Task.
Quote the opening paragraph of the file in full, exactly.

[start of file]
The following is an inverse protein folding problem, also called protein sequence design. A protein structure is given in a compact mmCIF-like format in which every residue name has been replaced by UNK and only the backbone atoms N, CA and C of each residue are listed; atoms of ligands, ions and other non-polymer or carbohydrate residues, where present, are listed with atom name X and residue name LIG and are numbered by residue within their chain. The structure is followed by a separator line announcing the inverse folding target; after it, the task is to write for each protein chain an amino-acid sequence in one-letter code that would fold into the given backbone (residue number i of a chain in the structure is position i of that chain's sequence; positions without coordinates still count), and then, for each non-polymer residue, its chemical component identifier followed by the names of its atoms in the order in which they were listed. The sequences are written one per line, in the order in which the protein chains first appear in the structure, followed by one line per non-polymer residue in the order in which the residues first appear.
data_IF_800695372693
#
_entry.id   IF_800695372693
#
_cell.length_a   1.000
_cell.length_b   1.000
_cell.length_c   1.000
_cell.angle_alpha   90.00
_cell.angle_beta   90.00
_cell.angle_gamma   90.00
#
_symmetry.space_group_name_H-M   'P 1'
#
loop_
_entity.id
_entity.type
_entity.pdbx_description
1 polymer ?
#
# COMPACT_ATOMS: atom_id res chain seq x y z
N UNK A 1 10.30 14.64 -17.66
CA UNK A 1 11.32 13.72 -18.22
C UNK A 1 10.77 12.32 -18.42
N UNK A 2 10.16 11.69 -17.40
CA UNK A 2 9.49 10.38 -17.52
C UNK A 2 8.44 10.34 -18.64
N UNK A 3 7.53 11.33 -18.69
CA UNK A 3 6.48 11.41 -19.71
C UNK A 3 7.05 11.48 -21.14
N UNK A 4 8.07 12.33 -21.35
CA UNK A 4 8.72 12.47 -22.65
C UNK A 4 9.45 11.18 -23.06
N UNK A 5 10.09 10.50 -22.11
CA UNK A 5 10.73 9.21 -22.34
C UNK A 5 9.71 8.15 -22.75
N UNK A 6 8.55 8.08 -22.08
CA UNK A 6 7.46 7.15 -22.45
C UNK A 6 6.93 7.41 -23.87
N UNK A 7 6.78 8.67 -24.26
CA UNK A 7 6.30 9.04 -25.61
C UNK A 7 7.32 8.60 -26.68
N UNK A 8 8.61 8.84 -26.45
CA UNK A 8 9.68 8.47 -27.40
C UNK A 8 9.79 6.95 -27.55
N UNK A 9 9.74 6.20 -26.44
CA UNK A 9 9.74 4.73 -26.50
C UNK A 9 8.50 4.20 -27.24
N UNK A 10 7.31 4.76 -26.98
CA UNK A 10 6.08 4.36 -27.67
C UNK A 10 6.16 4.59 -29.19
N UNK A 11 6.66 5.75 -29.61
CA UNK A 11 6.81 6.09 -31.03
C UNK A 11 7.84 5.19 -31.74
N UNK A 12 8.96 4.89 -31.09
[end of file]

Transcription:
The following is an inverse protein folding problem, also called protein sequence design. A protein structure is given in a compact mmCIF-like format in which every residue name has been replaced by UNK and only the backbone atoms N, CA and C of each residue are listed; atoms of ligands, ions and other non-polymer or carbohydrate residues, where present, are listed with atom name X and residue name LIG and are numbered by residue within their chain. The structure is followed by a separator line announcing the inverse folding target; after it, the task is to write for each protein chain an amino-acid sequence in one-letter code that would fold into the given backbone (residue number i of a chain in the structure is position i of that chain's sequence; positions without coordinates still count), and then, for each non-polymer residue, its chemical component identifier followed by the names of its atoms in the order in which they were listed. The sequences are written one per line, in the order in which the protein chains first appear in the structure, followed by one line per non-polymer residue in the order in which the residues first appear.